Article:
# Slight confusion over vectors

#### qazxsw11111

Hi everyone! So I was looking at vectors and there is this topic which teaches you about using the dot product to find perpendicular lines.

In the sense where AB // CD, AB.CD=0 right?

However, the examples given in the book only uses the directional vector.

E.g. You are given this line l1. Then you need to find the foot of the perpendicular from a point P to l1. So the example use the fact that F (foot of perpendicular) lies on l1 (which l1 vector parametric equation is given) to get the equation of OF and subsequently PF. However, they dot multiplied the PF with the direction vector of l1 and not the equation of l1 which is what I initially thought of.

I know im misunderstanding something but not sure what it is.

Thank you so much for any clarifications given.

#### HallsofIvy

Science Advisor
Homework Helper
Hi everyone! So I was looking at vectors and there is this topic which teaches you about using the dot product to find perpendicular lines.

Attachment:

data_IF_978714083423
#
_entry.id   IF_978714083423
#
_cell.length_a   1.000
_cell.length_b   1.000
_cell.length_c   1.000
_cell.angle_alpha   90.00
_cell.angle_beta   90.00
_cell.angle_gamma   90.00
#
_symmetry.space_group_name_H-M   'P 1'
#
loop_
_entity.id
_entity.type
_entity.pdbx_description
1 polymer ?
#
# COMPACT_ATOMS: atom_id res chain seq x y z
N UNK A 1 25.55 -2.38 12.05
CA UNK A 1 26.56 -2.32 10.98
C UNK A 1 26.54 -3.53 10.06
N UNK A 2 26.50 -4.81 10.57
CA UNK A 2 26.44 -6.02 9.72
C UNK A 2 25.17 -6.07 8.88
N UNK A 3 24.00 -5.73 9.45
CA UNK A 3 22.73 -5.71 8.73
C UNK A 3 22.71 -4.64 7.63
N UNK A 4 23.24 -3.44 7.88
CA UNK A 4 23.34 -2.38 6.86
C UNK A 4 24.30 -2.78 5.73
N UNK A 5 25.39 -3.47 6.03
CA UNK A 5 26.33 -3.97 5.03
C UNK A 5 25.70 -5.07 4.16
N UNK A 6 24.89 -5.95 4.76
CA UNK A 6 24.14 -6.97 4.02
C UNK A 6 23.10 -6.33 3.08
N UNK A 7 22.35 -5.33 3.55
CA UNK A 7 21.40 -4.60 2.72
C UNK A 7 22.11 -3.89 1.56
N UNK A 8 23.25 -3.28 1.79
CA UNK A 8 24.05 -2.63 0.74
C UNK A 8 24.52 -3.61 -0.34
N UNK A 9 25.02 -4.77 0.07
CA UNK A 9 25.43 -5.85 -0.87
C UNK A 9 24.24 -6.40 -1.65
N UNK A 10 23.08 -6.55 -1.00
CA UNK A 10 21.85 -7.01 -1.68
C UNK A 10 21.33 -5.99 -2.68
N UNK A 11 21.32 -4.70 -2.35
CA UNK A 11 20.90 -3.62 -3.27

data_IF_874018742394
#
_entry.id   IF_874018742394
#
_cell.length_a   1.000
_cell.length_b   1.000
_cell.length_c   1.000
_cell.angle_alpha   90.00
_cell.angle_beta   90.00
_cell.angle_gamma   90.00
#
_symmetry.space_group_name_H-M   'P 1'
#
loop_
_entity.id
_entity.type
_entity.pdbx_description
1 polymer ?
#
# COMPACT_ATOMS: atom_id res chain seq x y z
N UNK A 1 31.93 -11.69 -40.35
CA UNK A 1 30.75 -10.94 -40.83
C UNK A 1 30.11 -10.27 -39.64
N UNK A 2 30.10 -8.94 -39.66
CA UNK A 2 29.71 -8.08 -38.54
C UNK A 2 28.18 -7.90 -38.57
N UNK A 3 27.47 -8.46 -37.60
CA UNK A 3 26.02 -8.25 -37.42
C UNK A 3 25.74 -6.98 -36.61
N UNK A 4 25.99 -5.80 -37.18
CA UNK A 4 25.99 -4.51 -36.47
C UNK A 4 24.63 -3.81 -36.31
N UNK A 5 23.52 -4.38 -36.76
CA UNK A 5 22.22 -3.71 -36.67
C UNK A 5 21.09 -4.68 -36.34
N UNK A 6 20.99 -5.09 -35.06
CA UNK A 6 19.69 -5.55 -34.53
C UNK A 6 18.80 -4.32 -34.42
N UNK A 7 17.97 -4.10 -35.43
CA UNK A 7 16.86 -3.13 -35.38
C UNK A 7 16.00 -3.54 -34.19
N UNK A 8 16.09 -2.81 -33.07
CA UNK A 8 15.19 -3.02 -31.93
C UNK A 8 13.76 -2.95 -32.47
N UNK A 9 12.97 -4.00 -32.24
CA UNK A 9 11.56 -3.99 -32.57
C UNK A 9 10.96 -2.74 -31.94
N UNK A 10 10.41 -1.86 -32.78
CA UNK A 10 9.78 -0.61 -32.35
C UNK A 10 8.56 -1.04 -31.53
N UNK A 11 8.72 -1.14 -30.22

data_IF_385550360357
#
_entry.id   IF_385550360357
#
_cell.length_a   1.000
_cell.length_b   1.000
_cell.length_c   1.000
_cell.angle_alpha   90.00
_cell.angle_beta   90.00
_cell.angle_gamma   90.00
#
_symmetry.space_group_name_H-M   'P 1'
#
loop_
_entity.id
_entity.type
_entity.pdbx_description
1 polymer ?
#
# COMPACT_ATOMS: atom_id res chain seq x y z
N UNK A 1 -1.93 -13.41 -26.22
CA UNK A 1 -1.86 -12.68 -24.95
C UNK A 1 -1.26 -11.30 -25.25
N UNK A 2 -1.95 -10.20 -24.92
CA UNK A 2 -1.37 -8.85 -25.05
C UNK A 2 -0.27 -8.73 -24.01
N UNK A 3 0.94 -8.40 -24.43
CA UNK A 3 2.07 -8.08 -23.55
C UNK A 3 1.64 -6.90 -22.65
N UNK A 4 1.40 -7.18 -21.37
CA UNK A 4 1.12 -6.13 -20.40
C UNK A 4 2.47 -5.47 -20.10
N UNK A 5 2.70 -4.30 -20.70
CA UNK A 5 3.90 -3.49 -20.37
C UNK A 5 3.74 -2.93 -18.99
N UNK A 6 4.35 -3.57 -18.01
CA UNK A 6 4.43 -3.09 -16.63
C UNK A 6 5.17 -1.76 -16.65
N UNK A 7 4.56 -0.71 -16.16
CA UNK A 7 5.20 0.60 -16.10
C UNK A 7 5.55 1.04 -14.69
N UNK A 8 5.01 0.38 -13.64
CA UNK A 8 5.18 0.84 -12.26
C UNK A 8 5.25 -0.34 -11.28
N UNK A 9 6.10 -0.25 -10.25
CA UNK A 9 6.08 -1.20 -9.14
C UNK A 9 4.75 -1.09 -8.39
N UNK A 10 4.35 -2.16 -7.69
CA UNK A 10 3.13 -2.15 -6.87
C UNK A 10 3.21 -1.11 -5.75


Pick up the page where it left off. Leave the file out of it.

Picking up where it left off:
In the sense where AB // CD, AB.CD=0 right?
NO! If AB is parallel to CD then AB.CD is equal to the product of the lengths of AB and CD. AB.CD= 0 if AB and CD are perpendicular not parallel.

However, the examples given in the book only uses the directional vector.

E.g. You are given this line l1. Then you need to find the foot of the perpendicular from a point P to l1. So the example use the fact that F (foot of perpendicular) lies on l1 (which l1 vector parametric equation is given) to get the equation of OF and subsequently PF. However, they dot multiplied the PF with the direction vector of l1 and not the equation of l1 which is what I initially thought of.
What do you mean by the dot product of lines anyway?

I know im misunderstanding something but not sure what it is.

Thank you so much for any clarifications given.
I don't understand what your misunderstanding is! You seem to be complaining that they do not take the dot product of a vector with an equation which would make no sense at all. The dot product is defined only for vectors. Those are the only things you can take the dot product of!

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